The James Bond 007 Dossier

Bond, James Bond.

10. June 2017 04:47
by m

Britain's TV and Radio Times pay tribute to Roger Moore

10. June 2017 04:47 by m | 0 Comments

Despite his age, Roger Moore's death still came as quite a shock to me personally - it's sad when icons from your childhood begin dying and and I've been rather disappointed that, so far at least, there haven't been nearly as many magazine articles or television tributes as there were for Carrie Fisher, Prince, David Bowie or George Michael, all of whom also passed away in the last 12 months. The June 3-9 issue of Britain's TV Times gave Moore just three sentences, despite ITV (and therefore TV Times) being home to James Bond for most of my youth:

TV Times tribute to Roger Moore (barely a quarter of a page)

Nobody did it better!

they say never meet your heroes, but sir roger Moore was the exception. the Bond star was always a gracious, good-humoured delight whenever TV Times had the pleasure of interviewing him. in 1971, roger gave us a ‘world exclusive’ cover story as he prepared to co-star with tony curtis in classic itv action series The Persuaders. Having made his name in hit 1960s thriller The Saint, he made the first of seven appearances as 007 in 1973’s Live And Let DieLive And Let Die. roger died, aged 89, following a battle with cancer. His three children said: ‘thank you, pops, for being you, and for being so very special to so many people.’

Photo: roger looking suave in The Saint and on our cover

[Source: TV Times, 3-9 June 2017, P.5. © 2017 Wyndeham Bicester Ltd. All rights reserved]

At least Britain's Radio Times devoted a whole page to Moore:

FILM: Roger and me

ROGER MOORE 14 October 1927–23 May 2017

Barry Norman gave his best career advice to the late Roger Moore... Luckily, he didn’t take it

If Roger Moore had pulled his weight just a little bit more I reckon I’d be an internationally renowned novelist today, and a rich and famous screenwriter to boot.

Many years ago, you see, I wrote a spy thriller called The Matter of Mandrake and showed it to my father, Leslie Norman, who was then directing Roger in episodes of The Saint. They were also discussing making a film together. My book hadn’t yet found a publisher but Dad liked it enough to hand it to Roger saying: “We should film this. There’s a good part in here for you.”

And, bless him, Roger read it while on holiday and came back full of enthusiasm. So there we were – the book now had a publisher, Dad was to direct the film version, Roger was to star and I was to write at least the first draft screenplay. What could possibly go wrong?

‘I may not be as good as Olivier but I’m taller than he is’ -Roger Moore

Well, everything actually. We swiftly learned that Lord Grade’s TV company had first call on Roger’s services, and Lew had just returned from America with a contract to make umpteen more Saint episodes. So that was our little scheme scuppered, and here’s where I blame Roger for my lack of scriptwriting success… when he did make a film, he chose indeed to play a secret agent – only not my brilliant Paul Baker, but a chain-smoking, womanising lush called James Bond.

Photo: THE SUIT HAS IT One of Moore's more outlandish costumes as 007, complete with name tag

As I said at the time, this was a seriously bad career move on his part but he disagreed, and since he went on to glory and I didn’t, I guess he was right. But what if he had insisted instead on filming The Matter of Mandrake and Paul Baker had become as popular as 007…? Ah, well. Not that I held it against him. I liked Roger; it would have been hard not to because he was a genuinely decent and modest man.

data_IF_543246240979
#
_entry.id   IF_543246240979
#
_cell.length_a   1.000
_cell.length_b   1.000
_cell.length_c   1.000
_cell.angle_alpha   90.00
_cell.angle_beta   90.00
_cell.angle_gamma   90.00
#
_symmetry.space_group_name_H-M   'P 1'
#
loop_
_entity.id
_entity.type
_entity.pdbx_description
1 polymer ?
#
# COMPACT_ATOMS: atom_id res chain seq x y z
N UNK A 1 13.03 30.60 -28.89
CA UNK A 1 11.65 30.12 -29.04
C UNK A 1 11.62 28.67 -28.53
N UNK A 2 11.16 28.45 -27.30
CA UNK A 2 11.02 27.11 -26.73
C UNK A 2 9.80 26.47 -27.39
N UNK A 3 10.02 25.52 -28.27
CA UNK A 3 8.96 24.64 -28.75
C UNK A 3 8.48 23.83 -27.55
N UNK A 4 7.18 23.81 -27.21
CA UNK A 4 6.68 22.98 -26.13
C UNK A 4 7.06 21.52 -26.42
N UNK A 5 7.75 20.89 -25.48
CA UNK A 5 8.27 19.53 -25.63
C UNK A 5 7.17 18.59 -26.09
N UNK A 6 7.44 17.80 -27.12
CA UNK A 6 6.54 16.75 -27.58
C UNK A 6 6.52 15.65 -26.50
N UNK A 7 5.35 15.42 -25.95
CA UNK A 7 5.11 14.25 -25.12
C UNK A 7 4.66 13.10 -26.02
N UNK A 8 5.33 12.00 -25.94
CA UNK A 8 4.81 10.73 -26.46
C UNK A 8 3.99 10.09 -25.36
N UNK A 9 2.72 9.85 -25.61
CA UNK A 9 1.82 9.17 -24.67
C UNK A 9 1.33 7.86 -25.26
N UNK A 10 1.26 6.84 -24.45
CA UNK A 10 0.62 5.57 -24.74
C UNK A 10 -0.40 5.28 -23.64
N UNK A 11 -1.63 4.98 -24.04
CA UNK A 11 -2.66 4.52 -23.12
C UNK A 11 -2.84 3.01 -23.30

He was not the best of Bonds (I think Sean Connery was) but I’m sure he knew that. He was well aware of his limitations as an actor and would voluntarily point them out to interviewers as a kind of pre-emptive strike to stop them getting in first with the rude comments. I once asked him what he really thought of himself as an actor and he said: “Well, let’s put it this way. I may not be as good as Olivier but on the other hand I’m taller than he is.”

Both of which statements are true, though possibly too modest because they overlook the fact that, though his range may have been narrow, few people have mastered the art of the raised eyebrow and the doubleentendre as skilfully as he.


Roger Moore, who died in May aged 89 after a short illness, earns immortality for being the longest-serving James Bond, making his debut in 1973’s Live And Let DieLive And Let Die.

The former knitwear model, Rada drop-out and underperforming MGM and Warner Bros contract player had made his name on TV with a starring role in The Saint (which ran for 118 episodes in the 60s), and a single series stint on early-70s crime-fighting show The Persuaders (see page 159). If he didn’t get on with all his co-stars — the pot-smoking Tony Curtis, most legendarily — it seems rarely to have been Moore that caused the friction.

He made seven films as 007 between 1973 and 1985, bringing a certain debonair insouciance to the role. Though he struggled to match the Bond films in his later career, he devoted himself to charity work for Unicef and it was for this that he was finally knighted in 2003.

His death, even at a ripe old age, gave the nation a jolt — it was as if we knew him. I will always remember him for Bond’s response to the question, “Sleep well?”, to which he replies with enough innuendo to fuel a career, “I got off eventually.” ANDREW COLLINS

[Source: Radio Times 3–9 June 2017, P.40. © 2017 Immediate Media Company London Limited. All rights reserved.]

If it was up to me, I would have put Roger Moore on the cover of both magazines that week. He was a star, and he was James Bond, 007.

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